From The Alienist miniseries. (Photo by Kata Vermes/TNT.)
Many of us enjoy thrillers, mysteries, detective novels, and other genre fiction as an occasional part of our reading mix. And many of us consider it a bonus when those books are set many years earlier than when they’re written.
Yes, that gives us not only the genre fiction experience but the kind of interesting history lesson that “general” historical fiction can offer. We see major real-life events that occurred before we were born, perhaps get some cameos from actual historical figures, and learn about the “primitive” tools used years ago to investigate crime. Shockingly, computers and smartphones were hard to find before 1900. 🙂
I thought about all this as I’m currently reading Caleb Carr’s excellent The Alienist, published in 1994 and mostly set in 1896. It’s a mystery about the gruesome murders of children from New York City’s underclass, and how the novel’s alienist (psychiatrist) and others covertly investigate those killings by using approaches modern for the time. Future president Theodore Roosevelt has a strong secondary role as NYC’s police commissioner, and there are also characters who are the first woman and Jewish people in the NYC police department. Last but not least, it’s fascinating to take in the novel’s many well-researched period details about Manhattan.
Jack Finney’s riveting novel Time and Again partly unfolds in 1970 — the year the book was published — but mostly takes place in 1882 Manhattan as protagonist Simon Morley goes back in time 88 years to find the meaning of a provocatively phrased, partially burned letter. Adventure and romance ensue as we learn (like we do in The Alienist) a lot about latter-1800s NYC — helped by the terrific vintage photos Finney includes.
Walter Mosley’s first two compelling Easy Rawlins mysteries — 1990’s Devil in a Blue Dress and 1991’s A Red Death — are set in late-1940s and early-1950s Los Angeles. We learn a lot about what that city and California were like in the years soon after World War II — and, in the second novel, we also get some education about America’s shameful McCarthy era.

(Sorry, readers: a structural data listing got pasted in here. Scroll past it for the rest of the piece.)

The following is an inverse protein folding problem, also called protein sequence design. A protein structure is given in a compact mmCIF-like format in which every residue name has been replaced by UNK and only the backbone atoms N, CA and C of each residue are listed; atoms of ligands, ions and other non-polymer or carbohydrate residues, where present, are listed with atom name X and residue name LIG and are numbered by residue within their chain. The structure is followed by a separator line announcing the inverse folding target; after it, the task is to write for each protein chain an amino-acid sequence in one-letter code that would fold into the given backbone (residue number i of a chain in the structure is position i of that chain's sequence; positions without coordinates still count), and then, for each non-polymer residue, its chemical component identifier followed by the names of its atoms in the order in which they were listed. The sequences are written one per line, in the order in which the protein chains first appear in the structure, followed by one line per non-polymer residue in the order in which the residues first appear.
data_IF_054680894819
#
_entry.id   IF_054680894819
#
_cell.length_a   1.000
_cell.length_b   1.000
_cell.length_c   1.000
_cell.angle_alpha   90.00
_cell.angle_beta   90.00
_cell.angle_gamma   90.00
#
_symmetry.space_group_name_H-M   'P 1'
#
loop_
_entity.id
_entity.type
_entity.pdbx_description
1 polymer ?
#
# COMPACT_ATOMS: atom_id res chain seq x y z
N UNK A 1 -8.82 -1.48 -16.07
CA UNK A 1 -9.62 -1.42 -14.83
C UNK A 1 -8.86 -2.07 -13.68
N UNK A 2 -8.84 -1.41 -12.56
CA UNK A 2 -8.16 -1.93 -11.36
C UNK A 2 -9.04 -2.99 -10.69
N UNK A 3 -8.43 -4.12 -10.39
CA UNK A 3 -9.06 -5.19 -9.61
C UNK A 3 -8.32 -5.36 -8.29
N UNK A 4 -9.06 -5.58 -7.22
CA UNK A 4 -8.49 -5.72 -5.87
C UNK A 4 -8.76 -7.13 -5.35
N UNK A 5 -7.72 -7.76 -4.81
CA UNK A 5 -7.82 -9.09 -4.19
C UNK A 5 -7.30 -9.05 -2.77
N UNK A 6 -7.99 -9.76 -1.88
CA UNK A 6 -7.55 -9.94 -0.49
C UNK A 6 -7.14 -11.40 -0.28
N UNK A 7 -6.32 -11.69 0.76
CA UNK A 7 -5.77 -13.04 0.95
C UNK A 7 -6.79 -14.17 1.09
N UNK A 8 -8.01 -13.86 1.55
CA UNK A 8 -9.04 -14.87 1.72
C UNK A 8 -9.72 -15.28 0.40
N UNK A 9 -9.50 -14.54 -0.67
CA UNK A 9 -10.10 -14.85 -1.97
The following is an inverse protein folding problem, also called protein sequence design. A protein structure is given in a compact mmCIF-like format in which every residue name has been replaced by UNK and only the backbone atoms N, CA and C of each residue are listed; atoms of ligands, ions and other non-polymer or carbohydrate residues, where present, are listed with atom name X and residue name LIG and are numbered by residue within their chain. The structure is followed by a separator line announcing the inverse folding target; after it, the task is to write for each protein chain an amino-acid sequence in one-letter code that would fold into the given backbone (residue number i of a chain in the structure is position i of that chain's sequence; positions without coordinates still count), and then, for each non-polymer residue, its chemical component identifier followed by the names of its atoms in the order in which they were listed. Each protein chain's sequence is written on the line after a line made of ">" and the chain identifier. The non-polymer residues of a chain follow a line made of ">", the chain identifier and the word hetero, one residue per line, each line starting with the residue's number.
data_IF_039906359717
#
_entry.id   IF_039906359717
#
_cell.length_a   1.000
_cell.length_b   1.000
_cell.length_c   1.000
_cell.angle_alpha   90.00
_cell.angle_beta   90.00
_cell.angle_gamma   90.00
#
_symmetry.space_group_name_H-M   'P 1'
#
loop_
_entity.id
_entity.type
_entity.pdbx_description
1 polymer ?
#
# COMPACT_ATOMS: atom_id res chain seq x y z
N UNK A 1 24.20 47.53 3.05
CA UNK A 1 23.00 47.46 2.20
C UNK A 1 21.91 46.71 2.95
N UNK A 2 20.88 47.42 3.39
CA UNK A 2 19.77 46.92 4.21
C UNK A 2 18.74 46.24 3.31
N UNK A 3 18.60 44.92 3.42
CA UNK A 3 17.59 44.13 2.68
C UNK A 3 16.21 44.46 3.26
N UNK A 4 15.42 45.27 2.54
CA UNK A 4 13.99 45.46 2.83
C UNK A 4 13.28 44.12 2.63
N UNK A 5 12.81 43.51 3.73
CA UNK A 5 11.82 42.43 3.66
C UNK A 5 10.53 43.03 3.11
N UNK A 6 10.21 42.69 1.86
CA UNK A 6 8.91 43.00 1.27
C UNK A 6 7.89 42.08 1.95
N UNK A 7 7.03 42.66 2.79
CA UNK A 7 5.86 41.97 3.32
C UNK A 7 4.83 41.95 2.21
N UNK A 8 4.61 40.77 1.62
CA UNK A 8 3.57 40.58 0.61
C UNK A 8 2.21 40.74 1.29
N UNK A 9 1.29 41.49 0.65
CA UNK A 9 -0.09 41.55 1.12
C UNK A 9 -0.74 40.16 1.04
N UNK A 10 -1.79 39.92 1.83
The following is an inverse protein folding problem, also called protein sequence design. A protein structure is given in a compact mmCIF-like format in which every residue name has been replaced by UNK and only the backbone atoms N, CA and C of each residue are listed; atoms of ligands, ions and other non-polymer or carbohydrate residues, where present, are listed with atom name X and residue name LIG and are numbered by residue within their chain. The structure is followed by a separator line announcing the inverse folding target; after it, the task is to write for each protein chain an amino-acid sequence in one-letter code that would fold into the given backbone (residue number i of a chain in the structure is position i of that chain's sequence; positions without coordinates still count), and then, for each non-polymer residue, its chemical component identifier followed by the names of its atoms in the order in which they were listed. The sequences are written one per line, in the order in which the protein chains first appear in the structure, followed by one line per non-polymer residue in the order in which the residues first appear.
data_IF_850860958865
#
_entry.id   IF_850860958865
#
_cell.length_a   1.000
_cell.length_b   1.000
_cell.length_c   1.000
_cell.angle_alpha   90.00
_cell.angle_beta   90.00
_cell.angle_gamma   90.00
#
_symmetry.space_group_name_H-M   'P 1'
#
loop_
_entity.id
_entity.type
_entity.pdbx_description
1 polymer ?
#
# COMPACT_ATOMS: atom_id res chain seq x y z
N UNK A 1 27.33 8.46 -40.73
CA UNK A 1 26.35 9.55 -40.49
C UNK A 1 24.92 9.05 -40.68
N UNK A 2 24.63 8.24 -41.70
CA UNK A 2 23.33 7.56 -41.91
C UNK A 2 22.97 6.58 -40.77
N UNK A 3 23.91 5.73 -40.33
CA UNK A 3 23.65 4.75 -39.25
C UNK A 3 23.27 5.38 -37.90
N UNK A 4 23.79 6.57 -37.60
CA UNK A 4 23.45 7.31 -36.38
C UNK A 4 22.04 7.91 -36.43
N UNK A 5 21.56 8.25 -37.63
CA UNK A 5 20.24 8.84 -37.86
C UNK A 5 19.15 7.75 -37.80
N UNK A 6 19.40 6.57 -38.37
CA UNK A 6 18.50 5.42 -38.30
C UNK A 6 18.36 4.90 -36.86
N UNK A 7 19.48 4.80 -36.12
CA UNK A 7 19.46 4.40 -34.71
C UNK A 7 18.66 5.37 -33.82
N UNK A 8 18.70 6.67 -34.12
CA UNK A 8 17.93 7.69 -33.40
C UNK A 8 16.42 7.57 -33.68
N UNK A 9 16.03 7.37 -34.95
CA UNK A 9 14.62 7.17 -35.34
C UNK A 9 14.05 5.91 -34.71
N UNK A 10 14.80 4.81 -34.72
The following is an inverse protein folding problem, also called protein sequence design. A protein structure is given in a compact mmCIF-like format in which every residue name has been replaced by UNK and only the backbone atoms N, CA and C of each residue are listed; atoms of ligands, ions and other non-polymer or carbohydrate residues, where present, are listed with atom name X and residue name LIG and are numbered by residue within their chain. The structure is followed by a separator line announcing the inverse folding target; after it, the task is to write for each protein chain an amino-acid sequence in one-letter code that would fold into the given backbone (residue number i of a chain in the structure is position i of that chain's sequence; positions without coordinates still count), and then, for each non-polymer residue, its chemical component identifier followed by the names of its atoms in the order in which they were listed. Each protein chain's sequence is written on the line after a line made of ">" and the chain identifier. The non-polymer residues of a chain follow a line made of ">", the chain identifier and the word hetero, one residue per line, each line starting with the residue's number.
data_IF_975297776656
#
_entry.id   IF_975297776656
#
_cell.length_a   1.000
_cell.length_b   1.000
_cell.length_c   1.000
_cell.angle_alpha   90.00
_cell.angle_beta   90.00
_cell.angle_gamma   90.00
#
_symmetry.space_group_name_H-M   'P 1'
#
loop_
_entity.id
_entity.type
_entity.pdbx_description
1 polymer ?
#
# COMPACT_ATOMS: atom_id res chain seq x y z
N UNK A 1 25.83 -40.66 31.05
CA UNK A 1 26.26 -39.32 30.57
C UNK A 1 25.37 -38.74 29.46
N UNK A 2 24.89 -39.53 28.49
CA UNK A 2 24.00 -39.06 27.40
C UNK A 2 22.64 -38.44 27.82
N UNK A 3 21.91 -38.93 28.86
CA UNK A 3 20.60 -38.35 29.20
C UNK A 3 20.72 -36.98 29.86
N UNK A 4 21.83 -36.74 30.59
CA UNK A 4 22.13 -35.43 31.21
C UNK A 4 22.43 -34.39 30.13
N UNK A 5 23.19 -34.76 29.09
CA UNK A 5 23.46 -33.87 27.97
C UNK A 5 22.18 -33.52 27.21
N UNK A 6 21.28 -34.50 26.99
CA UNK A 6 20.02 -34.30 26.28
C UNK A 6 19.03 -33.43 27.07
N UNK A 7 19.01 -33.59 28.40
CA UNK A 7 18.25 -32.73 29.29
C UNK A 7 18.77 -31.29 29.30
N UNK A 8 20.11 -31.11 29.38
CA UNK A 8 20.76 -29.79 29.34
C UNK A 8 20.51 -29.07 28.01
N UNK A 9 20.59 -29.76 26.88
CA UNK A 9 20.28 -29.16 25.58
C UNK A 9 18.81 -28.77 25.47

Umberto Eco’s memorable 1980 novel The Name of the Rose is an intellectual murder mystery set way back in 1327 Italy. Readers are schooled about the 14th century and religious matters at the time (the novel is set in a monastery), plus there are plenty of philosophical ruminations.
Daphne du Maurier’s gripping 1969 time-travel novel The House on the Strand is also largely set in the 14th century, and we get the opportunity to see the same English town six centuries apart. It’s engrossing to experience an identical burg both as a barely developed rural area in the 1300s and as a much more populated 20th-century community. The book includes mystery elements.
Jean M. Auel’s six absorbing “Earth’s Children’s” novels — the first of which was The Clan of the Cave Bear — include thriller moments even as the books are more general fiction than genre fiction. They were published from 1980 to 2011, and set more than 25,000 years ago. It’s eye-opening to learn, via Auel’s mix of speculation and deep research, how humans lived back then.
Any genre novels you’d like to discuss that are set years before they were published?
My literary-trivia book is described and can be purchased here: Fascinating Facts About Famous Fiction Authors and the Greatest Novels of All Time.
In addition to this weekly blog, I write the 2003-started/award-winning “Montclairvoyant” topical-humor column for Baristanet.com every Thursday. The latest piece — about my town’s manager being sued for hostile workplace behavior to women employees — is here.